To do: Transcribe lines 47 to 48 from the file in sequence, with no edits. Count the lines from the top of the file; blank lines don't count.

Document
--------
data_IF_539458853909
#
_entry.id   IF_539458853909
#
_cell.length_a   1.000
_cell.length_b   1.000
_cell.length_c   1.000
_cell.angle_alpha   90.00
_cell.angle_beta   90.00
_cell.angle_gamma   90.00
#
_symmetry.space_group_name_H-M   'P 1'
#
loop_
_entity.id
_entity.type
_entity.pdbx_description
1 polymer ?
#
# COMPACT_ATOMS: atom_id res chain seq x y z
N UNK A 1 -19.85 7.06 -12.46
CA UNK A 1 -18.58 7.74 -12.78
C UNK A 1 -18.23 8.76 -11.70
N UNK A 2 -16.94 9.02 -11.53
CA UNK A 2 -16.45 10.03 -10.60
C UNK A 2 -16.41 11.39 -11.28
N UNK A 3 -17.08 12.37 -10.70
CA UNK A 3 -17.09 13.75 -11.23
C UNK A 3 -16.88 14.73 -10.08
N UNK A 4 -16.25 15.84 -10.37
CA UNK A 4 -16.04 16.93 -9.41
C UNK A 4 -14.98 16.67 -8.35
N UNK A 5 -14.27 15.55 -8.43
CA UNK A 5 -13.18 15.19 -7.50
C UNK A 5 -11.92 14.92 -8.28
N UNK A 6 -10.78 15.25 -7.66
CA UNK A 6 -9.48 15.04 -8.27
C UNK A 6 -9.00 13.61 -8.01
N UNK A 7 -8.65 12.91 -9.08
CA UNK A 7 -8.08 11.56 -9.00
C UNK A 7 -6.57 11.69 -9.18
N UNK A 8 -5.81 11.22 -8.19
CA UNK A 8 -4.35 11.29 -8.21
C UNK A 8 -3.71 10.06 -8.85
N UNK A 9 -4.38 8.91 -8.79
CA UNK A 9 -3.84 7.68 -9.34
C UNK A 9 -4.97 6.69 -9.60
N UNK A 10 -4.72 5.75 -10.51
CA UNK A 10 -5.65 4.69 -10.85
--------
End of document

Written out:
C UNK A 9 -4.97 6.69 -9.60
N UNK A 10 -4.72 5.75 -10.51